Google Search will help you identify that song stuck in your head

Joanna Estrada
October 16, 2020

When the pandemic began, Google expanded its use of Duplex for business updates to eight countries, and has since made over 3 million updates to business listings - including pharmacies, restaurants and grocery stores.

During the event, Google announced new search features that allow users to index videos and quickly find the best place to start a video - for example, when a baker is adding sugar to cookies in a cooking video.

Hum the tune for 10-15 seconds.

While not completely foolproof, the machine learning algorithm is said to list out potential song matches with the most likely options. You need not type the song name or artist in Google, instead you can just hum, whistle or sing a melody to Google to find the song. PCMag tested out the new search capability, and Google was able to accurately identify our humming and whistling for songs including Michael Jackson's "Billy Jean" and Charlie Puth's "We Don't Talk Anymore".

Providing an explanation for what goes on behind the innovation, Krishna Kumar, Senior Project Manager at Google Search said, "An easy way to explain it is that a song's melody is like its fingerprint: They each have their own unique identity". "The algorithms also take away all the other details, like accompanying instruments and the voice's timbre and tone. What we're left with is the song's number-based sequence, or the fingerprint".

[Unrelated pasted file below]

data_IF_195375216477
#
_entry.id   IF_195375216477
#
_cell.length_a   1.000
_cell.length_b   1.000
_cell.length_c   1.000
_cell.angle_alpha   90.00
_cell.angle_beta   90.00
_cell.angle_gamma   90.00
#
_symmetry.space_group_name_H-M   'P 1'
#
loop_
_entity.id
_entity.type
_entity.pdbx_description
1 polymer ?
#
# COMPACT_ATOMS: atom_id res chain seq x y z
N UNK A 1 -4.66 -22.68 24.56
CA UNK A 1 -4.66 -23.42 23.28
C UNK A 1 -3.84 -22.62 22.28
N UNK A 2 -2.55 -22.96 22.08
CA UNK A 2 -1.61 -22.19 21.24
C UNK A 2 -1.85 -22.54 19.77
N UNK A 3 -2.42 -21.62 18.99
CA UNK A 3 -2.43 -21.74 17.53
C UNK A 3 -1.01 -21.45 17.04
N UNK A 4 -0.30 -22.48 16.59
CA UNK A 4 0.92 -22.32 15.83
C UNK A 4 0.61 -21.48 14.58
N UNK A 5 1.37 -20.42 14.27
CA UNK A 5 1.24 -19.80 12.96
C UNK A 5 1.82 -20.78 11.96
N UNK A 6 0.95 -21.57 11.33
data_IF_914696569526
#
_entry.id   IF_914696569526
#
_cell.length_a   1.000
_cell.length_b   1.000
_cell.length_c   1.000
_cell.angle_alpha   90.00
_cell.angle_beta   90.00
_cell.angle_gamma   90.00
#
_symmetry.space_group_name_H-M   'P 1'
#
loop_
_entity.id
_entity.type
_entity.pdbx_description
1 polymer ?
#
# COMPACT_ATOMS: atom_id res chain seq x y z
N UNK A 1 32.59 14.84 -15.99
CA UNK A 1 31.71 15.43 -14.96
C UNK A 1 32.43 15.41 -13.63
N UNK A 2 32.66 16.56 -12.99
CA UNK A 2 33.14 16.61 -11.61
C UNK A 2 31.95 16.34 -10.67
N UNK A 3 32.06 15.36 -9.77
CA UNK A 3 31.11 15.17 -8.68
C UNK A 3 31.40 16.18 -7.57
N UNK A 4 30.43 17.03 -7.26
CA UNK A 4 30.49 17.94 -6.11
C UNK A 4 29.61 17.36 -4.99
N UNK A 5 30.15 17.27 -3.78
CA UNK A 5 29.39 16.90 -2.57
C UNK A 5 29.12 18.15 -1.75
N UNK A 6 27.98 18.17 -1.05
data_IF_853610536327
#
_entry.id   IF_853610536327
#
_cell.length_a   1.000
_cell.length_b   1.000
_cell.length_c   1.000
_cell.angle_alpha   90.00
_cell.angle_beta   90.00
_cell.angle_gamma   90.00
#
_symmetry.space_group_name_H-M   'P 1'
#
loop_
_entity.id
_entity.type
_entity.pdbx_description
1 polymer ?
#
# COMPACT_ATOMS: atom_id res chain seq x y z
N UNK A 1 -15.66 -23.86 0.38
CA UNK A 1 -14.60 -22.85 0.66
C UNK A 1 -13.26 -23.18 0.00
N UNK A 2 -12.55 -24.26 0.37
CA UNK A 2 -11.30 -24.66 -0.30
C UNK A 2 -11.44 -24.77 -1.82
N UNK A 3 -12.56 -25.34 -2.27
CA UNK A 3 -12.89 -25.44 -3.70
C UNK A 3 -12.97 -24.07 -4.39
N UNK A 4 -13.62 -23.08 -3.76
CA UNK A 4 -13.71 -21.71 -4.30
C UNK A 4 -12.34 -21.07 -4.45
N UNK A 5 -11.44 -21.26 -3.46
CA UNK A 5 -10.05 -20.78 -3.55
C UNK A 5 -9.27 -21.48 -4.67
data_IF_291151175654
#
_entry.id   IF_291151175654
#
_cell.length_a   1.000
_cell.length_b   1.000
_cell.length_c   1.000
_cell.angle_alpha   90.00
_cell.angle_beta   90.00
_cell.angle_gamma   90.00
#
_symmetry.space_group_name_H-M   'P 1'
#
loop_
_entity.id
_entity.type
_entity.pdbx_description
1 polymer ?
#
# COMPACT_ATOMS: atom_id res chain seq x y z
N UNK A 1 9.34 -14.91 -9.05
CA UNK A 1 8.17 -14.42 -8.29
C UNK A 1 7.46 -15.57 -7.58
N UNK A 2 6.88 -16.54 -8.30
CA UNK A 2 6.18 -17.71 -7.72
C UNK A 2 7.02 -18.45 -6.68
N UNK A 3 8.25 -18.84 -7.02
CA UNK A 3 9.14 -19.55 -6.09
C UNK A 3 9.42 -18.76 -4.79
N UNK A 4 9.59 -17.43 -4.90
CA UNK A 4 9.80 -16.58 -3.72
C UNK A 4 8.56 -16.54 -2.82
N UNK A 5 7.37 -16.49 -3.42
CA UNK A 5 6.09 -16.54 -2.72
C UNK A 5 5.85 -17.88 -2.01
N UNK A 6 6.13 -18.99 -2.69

Also Thursday, the internet company announced enhancements to the Google Lens and augmented-reality visual search tools for learning and shopping. Google has also rolled it out for English language users on iOS.

To use the feature, users of the Google app (or Google Search widget) on a mobile device can tap the mic icon and say "What's this song?" or click the "Search a song" button.

"On Google Assistant, it's just as simple".

Other reports by Click Lancashire

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